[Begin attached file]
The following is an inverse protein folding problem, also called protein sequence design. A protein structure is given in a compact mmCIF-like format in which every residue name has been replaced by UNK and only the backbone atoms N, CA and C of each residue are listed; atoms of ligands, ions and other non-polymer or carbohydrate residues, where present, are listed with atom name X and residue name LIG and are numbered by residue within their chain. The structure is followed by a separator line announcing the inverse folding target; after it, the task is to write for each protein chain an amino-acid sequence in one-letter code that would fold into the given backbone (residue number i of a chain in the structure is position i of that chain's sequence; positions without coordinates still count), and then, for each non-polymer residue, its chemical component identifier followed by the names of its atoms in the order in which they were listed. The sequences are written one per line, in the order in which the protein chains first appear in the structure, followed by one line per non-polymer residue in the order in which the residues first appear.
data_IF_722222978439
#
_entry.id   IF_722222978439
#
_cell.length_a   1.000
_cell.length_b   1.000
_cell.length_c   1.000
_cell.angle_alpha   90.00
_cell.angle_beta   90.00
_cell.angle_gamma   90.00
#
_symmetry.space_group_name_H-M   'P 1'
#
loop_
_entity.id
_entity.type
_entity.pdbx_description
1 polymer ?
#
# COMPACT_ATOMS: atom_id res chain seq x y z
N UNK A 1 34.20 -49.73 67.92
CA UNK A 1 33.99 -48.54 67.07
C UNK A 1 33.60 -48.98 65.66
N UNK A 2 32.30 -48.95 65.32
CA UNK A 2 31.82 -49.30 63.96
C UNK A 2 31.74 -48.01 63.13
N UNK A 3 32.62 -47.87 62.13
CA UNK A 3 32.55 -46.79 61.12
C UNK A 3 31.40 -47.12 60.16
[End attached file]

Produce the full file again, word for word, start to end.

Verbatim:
The following is an inverse protein folding problem, also called protein sequence design. A protein structure is given in a compact mmCIF-like format in which every residue name has been replaced by UNK and only the backbone atoms N, CA and C of each residue are listed; atoms of ligands, ions and other non-polymer or carbohydrate residues, where present, are listed with atom name X and residue name LIG and are numbered by residue within their chain. The structure is followed by a separator line announcing the inverse folding target; after it, the task is to write for each protein chain an amino-acid sequence in one-letter code that would fold into the given backbone (residue number i of a chain in the structure is position i of that chain's sequence; positions without coordinates still count), and then, for each non-polymer residue, its chemical component identifier followed by the names of its atoms in the order in which they were listed. The sequences are written one per line, in the order in which the protein chains first appear in the structure, followed by one line per non-polymer residue in the order in which the residues first appear.
data_IF_722222978439
#
_entry.id   IF_722222978439
#
_cell.length_a   1.000
_cell.length_b   1.000
_cell.length_c   1.000
_cell.angle_alpha   90.00
_cell.angle_beta   90.00
_cell.angle_gamma   90.00
#
_symmetry.space_group_name_H-M   'P 1'
#
loop_
_entity.id
_entity.type
_entity.pdbx_description
1 polymer ?
#
# COMPACT_ATOMS: atom_id res chain seq x y z
N UNK A 1 34.20 -49.73 67.92
CA UNK A 1 33.99 -48.54 67.07
C UNK A 1 33.60 -48.98 65.66
N UNK A 2 32.30 -48.95 65.32
CA UNK A 2 31.82 -49.30 63.96
C UNK A 2 31.74 -48.01 63.13
N UNK A 3 32.62 -47.87 62.13
CA UNK A 3 32.55 -46.79 61.12
C UNK A 3 31.40 -47.12 60.16